Is your cell phone sending your body the wrong signal? We are dependent on our devices to access emails, chat with friends and watch endless videos of cats doing funny things. But with this seemingly harmless convenience comes some consequential health concerns.

The body was not designed for a digital lifestyle. Hours spent hunched over a phone places a considerable amount of stress on muscles and joints. Over time, this tension can impact and impair your strength, safety and stability. And while that may sound alarming, it likely won’t slow down or stop your smartphone-loving ways. So rather than ditch your device, practice these simple exercises that help combat the health hazards associated with cell phone use.

EYES. When scrolling, the muscles surrounding the eyes squint and strain to decipher the tiny characters on an overly illuminated screen. Eye scrunching side effects include tension headaches, blurred vision, eye fatigue and dry eyes.

Easy On The Eyes:
  • From a seated position, take a deep breath elongating your spine. Release and relax the muscles in your forehead, eyes and jaw.
  • Keeping your head in place, gently adjust your gaze up toward the ceiling, then circle your eyes in a clockwise direction. Take your time doing this. Repeat two times then rest your eye muscles by closing them.
  • When ready, roll your eyes in a counterclockwise direction this time.
Stare Into Space:
  • Remain in your seat with your shoulders back and neck relaxed.
  • Find an object in the distance and concentrate on it. Examine all the details of this item. The goal is to redirect and refocus your eye muscles from scrutinizing a close range object to one that’s far away.

NECK. When playing with your phone, your neck shifts into a craned, cranked position known as “text neck.” Each time you bring your chin down to your chest and hold it there for a long duration, an enormous amount of tension and pressure is placed on your neck. This can lead to postural issues, muscle strain and restrict your airways which limits the amount of oxygen you inhale.

Off Your Chest:
  • While seated, inhale deeply and bring your arms behind your head. Softly clasp your hands together. Tilt your chin up slightly.
  • Squeeze the muscles between your shoulders as you pull your elbows back. Feel a deep stretch in your chest, armpits, biceps and neck. Hold for 10 counts then release.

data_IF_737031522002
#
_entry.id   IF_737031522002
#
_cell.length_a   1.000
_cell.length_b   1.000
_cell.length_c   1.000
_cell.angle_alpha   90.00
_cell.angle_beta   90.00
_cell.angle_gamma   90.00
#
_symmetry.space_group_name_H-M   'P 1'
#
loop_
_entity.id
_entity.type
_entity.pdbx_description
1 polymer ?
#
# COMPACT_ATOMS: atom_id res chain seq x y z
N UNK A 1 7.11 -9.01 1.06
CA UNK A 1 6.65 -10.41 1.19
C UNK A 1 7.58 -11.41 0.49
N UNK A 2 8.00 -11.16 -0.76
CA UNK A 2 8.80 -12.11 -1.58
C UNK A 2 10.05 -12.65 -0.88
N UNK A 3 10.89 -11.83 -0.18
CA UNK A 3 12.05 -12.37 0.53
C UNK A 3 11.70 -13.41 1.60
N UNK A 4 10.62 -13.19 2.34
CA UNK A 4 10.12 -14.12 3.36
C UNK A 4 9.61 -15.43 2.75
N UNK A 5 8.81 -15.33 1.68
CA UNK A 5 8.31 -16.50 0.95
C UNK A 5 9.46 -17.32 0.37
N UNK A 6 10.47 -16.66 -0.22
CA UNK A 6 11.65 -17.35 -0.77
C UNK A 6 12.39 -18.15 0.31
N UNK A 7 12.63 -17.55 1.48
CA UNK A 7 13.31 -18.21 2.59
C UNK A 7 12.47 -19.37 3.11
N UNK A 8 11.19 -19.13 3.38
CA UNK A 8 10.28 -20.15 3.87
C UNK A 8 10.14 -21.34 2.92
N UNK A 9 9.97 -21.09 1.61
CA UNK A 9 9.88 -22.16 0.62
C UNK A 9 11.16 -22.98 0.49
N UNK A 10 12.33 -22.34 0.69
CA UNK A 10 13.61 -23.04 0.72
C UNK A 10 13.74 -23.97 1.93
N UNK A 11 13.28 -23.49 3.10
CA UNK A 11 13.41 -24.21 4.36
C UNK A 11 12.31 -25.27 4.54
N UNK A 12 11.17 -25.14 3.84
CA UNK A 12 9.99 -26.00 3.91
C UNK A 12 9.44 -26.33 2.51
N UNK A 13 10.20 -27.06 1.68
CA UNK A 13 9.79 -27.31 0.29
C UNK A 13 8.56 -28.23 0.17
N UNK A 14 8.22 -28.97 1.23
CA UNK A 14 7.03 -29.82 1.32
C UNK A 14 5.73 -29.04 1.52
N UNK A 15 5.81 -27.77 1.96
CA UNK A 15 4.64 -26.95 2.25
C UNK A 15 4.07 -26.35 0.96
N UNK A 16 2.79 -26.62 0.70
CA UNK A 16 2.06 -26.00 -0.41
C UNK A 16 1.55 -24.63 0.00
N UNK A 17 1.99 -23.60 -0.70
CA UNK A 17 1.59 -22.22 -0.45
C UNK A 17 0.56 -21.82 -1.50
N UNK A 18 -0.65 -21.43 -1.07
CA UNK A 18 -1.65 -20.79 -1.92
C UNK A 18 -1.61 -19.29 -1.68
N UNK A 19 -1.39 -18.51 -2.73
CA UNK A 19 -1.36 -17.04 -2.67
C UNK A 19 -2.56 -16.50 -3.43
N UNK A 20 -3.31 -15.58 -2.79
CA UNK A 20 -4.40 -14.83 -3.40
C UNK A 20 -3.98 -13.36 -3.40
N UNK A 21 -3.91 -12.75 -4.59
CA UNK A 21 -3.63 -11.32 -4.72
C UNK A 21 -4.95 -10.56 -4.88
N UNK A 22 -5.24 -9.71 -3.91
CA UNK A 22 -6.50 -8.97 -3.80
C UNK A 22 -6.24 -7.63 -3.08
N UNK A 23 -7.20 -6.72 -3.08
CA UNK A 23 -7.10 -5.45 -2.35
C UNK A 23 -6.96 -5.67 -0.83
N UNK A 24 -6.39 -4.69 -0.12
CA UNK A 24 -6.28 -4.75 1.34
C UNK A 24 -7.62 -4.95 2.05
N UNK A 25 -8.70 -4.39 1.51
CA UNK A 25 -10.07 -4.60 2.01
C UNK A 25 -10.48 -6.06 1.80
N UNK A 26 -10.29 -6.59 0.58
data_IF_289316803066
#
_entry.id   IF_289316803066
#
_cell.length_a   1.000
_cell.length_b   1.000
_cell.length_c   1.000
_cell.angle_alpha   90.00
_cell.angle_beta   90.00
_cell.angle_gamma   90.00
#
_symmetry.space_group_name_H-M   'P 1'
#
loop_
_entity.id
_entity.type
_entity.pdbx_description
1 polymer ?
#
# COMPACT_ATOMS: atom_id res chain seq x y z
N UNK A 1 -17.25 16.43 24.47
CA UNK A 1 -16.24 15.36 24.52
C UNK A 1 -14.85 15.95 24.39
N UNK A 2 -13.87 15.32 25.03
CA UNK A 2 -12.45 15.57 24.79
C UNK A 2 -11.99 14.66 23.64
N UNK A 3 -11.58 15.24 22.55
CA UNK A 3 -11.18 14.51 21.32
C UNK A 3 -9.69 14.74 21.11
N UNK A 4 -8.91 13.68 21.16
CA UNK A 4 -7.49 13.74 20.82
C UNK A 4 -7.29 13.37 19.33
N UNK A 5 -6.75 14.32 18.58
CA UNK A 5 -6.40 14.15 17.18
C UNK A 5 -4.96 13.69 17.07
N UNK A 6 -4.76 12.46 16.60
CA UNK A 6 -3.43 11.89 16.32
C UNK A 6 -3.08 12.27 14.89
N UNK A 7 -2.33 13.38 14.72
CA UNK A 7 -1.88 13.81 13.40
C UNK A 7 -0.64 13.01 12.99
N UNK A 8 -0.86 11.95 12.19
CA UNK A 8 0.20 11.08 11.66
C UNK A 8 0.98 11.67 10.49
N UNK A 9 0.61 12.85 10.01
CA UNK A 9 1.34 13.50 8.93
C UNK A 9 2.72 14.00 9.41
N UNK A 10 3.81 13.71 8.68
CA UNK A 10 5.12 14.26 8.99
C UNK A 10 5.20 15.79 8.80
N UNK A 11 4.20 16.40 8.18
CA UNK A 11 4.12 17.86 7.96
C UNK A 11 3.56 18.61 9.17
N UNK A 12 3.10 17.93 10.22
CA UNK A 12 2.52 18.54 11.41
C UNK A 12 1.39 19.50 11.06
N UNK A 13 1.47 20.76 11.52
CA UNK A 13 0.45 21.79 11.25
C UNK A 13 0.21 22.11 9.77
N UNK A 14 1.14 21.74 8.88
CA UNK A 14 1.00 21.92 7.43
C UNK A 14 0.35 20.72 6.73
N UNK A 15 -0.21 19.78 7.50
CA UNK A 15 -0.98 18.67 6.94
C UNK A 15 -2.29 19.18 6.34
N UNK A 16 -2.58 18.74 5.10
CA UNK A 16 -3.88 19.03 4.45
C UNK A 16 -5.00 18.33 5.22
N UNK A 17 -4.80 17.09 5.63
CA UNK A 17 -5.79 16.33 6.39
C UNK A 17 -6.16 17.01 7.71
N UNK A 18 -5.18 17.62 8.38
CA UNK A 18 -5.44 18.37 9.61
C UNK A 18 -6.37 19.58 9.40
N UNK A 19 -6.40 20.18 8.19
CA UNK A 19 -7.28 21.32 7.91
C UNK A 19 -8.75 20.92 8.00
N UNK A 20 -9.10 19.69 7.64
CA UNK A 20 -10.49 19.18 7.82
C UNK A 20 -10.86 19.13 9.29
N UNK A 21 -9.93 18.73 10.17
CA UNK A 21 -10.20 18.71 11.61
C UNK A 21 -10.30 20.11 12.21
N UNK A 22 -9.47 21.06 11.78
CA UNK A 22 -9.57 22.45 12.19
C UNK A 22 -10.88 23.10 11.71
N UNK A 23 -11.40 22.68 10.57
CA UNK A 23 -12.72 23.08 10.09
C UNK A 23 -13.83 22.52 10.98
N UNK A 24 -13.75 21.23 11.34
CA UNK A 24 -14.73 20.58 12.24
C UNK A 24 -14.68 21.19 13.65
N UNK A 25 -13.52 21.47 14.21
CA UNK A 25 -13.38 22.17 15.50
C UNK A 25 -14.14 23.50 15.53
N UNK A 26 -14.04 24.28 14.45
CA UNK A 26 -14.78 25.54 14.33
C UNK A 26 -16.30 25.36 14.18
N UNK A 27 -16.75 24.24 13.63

Ashley Greenblatt demonstrates the "off your chest" exercise.
Courtesy of Ashley Greenblatt
Ashley Greenblatt demonstrates the "off your chest" exercise.
Save Your Neck:
  • Start by bringing your left ear down toward your left shoulder. Hold for several counts, inhaling your way through the stretch. If your right shoulder begins to pop up, lightly hold it down with your left hand.
  • Now drop your chin down toward your chest, allowing your neck and upper part of your shoulder muscles to elongate.
  • Continue to take deep breaths as you rotate your head toward your right shoulder. If your left shoulder rises, apply pressure to it with your right hand. Hold for two counts then circle your head back so your gaze is directed up at the ceiling.
  • Repeat the sequence in the opposite direction.
Ashley Greenblatt demonstrates the "save your neck" exercise.
Courtesy of Ashley Greenblatt
Ashley Greenblatt demonstrates the "save your neck" exercise.

WRISTS. Overuse injuries are not limited to high-impact exercises like running. Constant texting and typing can also result in an overuse injury in your wrists. Since your wrists are bent and fixed in an abnormal way while operating a phone, pressure is placed on tendons, nerves and muscles leading to conditions like carpal tunnel and even wrist sprains.

With Open Arms:
  • Extend your right arm palm side up.
  • Using your left hand, gradually pull the fingers in your right hand down toward the ground. You should feel a light stretching sensation in your inner forearm.
  • Hold for 10 counts then relax your arms. Repeat on your left arm.
Ashley Greenblatt demonstrates the "open arms" exercise.
Courtesy of Ashley Greenblatt
Ashley Greenblatt demonstrates the "open arms" exercise.
Make A Fist:
  • Gently squeeze your hands into a fist, resting your thumb on the outside.
  • Release and expand your fingers. Practice this exercise five times on each hand.

Stay strong and safe by practicing preventative exercises. Don’t put your health on the do not call list.

Ashley Blake Greenblatt, ACE-CPT, is a certified personal trainer and wellness coach. To learn more, visit